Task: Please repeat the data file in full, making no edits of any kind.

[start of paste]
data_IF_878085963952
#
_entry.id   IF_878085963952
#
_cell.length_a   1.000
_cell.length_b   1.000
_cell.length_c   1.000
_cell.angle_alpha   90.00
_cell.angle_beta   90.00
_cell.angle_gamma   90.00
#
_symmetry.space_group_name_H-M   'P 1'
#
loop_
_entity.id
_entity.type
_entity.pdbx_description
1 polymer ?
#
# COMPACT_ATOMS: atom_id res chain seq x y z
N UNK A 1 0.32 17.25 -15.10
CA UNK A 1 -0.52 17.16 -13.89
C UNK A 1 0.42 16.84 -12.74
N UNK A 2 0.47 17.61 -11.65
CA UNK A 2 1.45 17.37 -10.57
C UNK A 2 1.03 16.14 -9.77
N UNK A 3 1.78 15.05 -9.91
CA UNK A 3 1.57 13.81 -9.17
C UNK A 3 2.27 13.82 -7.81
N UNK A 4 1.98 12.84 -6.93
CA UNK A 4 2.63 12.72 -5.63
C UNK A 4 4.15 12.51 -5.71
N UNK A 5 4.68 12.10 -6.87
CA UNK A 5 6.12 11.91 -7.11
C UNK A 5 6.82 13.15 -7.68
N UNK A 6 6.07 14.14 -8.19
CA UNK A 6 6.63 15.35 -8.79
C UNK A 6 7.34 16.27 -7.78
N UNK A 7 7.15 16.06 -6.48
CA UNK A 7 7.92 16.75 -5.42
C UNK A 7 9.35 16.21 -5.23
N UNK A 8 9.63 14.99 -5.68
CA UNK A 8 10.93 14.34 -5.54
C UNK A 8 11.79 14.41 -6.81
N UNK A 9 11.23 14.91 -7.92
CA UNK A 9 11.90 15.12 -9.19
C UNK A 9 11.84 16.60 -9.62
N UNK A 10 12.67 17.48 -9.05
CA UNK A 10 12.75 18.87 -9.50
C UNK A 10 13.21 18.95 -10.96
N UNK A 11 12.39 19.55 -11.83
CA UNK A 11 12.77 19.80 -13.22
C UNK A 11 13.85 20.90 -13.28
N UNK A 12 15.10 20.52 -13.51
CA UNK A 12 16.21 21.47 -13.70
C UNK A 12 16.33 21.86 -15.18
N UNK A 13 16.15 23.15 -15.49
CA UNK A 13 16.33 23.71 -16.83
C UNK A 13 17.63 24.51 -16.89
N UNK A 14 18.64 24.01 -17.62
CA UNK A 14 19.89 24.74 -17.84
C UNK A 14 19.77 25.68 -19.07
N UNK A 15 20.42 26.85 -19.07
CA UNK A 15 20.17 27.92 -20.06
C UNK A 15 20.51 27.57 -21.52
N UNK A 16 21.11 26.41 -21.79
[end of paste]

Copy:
data_IF_878085963952
#
_entry.id   IF_878085963952
#
_cell.length_a   1.000
_cell.length_b   1.000
_cell.length_c   1.000
_cell.angle_alpha   90.00
_cell.angle_beta   90.00
_cell.angle_gamma   90.00
#
_symmetry.space_group_name_H-M   'P 1'
#
loop_
_entity.id
_entity.type
_entity.pdbx_description
1 polymer ?
#
# COMPACT_ATOMS: atom_id res chain seq x y z
N UNK A 1 0.32 17.25 -15.10
CA UNK A 1 -0.52 17.16 -13.89
C UNK A 1 0.42 16.84 -12.74
N UNK A 2 0.47 17.61 -11.65
CA UNK A 2 1.45 17.37 -10.57
C UNK A 2 1.03 16.14 -9.77
N UNK A 3 1.78 15.05 -9.91
CA UNK A 3 1.57 13.81 -9.17
C UNK A 3 2.27 13.82 -7.81
N UNK A 4 1.98 12.84 -6.93
CA UNK A 4 2.63 12.72 -5.63
C UNK A 4 4.15 12.51 -5.71
N UNK A 5 4.68 12.10 -6.87
CA UNK A 5 6.12 11.91 -7.11
C UNK A 5 6.82 13.15 -7.68
N UNK A 6 6.07 14.14 -8.19
CA UNK A 6 6.63 15.35 -8.79
C UNK A 6 7.34 16.27 -7.78
N UNK A 7 7.15 16.06 -6.48
CA UNK A 7 7.92 16.75 -5.42
C UNK A 7 9.35 16.21 -5.23
N UNK A 8 9.63 14.99 -5.68
CA UNK A 8 10.93 14.34 -5.54
C UNK A 8 11.79 14.41 -6.81
N UNK A 9 11.23 14.91 -7.92
CA UNK A 9 11.90 15.12 -9.19
C UNK A 9 11.84 16.60 -9.62
N UNK A 10 12.67 17.48 -9.05
CA UNK A 10 12.75 18.87 -9.50
C UNK A 10 13.21 18.95 -10.96
N UNK A 11 12.39 19.55 -11.83
CA UNK A 11 12.77 19.80 -13.22
C UNK A 11 13.85 20.90 -13.28
N UNK A 12 15.10 20.52 -13.51
CA UNK A 12 16.21 21.47 -13.70
C UNK A 12 16.33 21.86 -15.18
N UNK A 13 16.15 23.15 -15.49
CA UNK A 13 16.33 23.71 -16.83
C UNK A 13 17.63 24.51 -16.89
N UNK A 14 18.64 24.01 -17.62
CA UNK A 14 19.89 24.74 -17.84
C UNK A 14 19.77 25.68 -19.07
N UNK A 15 20.42 26.85 -19.07
CA UNK A 15 20.17 27.92 -20.06
C UNK A 15 20.51 27.57 -21.52
N UNK A 16 21.11 26.41 -21.79